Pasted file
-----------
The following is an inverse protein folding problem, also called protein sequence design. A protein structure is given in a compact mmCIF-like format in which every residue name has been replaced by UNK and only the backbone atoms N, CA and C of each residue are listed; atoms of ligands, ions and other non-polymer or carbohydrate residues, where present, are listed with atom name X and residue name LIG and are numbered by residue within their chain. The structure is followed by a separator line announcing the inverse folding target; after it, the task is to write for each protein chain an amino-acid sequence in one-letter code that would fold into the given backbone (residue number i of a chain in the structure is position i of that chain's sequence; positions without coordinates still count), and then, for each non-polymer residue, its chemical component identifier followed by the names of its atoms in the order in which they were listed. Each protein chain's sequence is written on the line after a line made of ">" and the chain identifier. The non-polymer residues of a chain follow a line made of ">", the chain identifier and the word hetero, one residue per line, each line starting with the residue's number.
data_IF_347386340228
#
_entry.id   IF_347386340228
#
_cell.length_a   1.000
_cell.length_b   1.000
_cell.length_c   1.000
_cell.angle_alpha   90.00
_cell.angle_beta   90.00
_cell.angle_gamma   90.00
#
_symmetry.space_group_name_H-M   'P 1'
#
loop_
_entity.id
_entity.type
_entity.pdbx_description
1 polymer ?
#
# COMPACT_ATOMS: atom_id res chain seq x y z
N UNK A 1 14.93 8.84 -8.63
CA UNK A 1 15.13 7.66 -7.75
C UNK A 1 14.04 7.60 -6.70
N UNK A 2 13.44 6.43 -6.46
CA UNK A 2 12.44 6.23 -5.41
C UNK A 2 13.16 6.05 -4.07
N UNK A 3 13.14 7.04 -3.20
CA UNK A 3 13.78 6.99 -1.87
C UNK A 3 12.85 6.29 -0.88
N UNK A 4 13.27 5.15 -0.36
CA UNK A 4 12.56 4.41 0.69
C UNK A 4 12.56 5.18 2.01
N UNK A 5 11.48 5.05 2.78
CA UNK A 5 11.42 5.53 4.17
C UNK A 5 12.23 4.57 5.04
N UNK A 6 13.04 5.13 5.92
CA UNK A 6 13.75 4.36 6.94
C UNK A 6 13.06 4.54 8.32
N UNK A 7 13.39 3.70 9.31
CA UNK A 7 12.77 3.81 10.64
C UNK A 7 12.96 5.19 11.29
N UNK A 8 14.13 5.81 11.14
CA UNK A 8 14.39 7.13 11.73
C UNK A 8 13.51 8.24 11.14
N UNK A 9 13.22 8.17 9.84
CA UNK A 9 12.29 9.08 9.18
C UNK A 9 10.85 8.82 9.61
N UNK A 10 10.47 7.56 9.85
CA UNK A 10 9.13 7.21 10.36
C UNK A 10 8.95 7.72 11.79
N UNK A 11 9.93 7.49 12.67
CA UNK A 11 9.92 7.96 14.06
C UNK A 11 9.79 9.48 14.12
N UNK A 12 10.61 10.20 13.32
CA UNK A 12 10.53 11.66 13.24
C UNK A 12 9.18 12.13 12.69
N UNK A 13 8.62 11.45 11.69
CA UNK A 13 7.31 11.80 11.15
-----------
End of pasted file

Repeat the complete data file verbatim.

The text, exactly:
The following is an inverse protein folding problem, also called protein sequence design. A protein structure is given in a compact mmCIF-like format in which every residue name has been replaced by UNK and only the backbone atoms N, CA and C of each residue are listed; atoms of ligands, ions and other non-polymer or carbohydrate residues, where present, are listed with atom name X and residue name LIG and are numbered by residue within their chain. The structure is followed by a separator line announcing the inverse folding target; after it, the task is to write for each protein chain an amino-acid sequence in one-letter code that would fold into the given backbone (residue number i of a chain in the structure is position i of that chain's sequence; positions without coordinates still count), and then, for each non-polymer residue, its chemical component identifier followed by the names of its atoms in the order in which they were listed. Each protein chain's sequence is written on the line after a line made of ">" and the chain identifier. The non-polymer residues of a chain follow a line made of ">", the chain identifier and the word hetero, one residue per line, each line starting with the residue's number.
data_IF_347386340228
#
_entry.id   IF_347386340228
#
_cell.length_a   1.000
_cell.length_b   1.000
_cell.length_c   1.000
_cell.angle_alpha   90.00
_cell.angle_beta   90.00
_cell.angle_gamma   90.00
#
_symmetry.space_group_name_H-M   'P 1'
#
loop_
_entity.id
_entity.type
_entity.pdbx_description
1 polymer ?
#
# COMPACT_ATOMS: atom_id res chain seq x y z
N UNK A 1 14.93 8.84 -8.63
CA UNK A 1 15.13 7.66 -7.75
C UNK A 1 14.04 7.60 -6.70
N UNK A 2 13.44 6.43 -6.46
CA UNK A 2 12.44 6.23 -5.41
C UNK A 2 13.16 6.05 -4.07
N UNK A 3 13.14 7.04 -3.20
CA UNK A 3 13.78 6.99 -1.87
C UNK A 3 12.85 6.29 -0.88
N UNK A 4 13.27 5.15 -0.36
CA UNK A 4 12.56 4.41 0.69
C UNK A 4 12.56 5.18 2.01
N UNK A 5 11.48 5.05 2.78
CA UNK A 5 11.42 5.53 4.17
C UNK A 5 12.23 4.57 5.04
N UNK A 6 13.04 5.13 5.92
CA UNK A 6 13.75 4.36 6.94
C UNK A 6 13.06 4.54 8.32
N UNK A 7 13.39 3.70 9.31
CA UNK A 7 12.77 3.81 10.64
C UNK A 7 12.96 5.19 11.29
N UNK A 8 14.13 5.81 11.14
CA UNK A 8 14.39 7.13 11.73
C UNK A 8 13.51 8.24 11.14
N UNK A 9 13.22 8.17 9.84
CA UNK A 9 12.29 9.08 9.18
C UNK A 9 10.85 8.82 9.61
N UNK A 10 10.47 7.56 9.85
CA UNK A 10 9.13 7.21 10.36
C UNK A 10 8.95 7.72 11.79
N UNK A 11 9.93 7.49 12.67
CA UNK A 11 9.92 7.96 14.06
C UNK A 11 9.79 9.48 14.12
N UNK A 12 10.61 10.20 13.32
CA UNK A 12 10.53 11.66 13.24
C UNK A 12 9.18 12.13 12.69
N UNK A 13 8.62 11.45 11.69
CA UNK A 13 7.31 11.80 11.15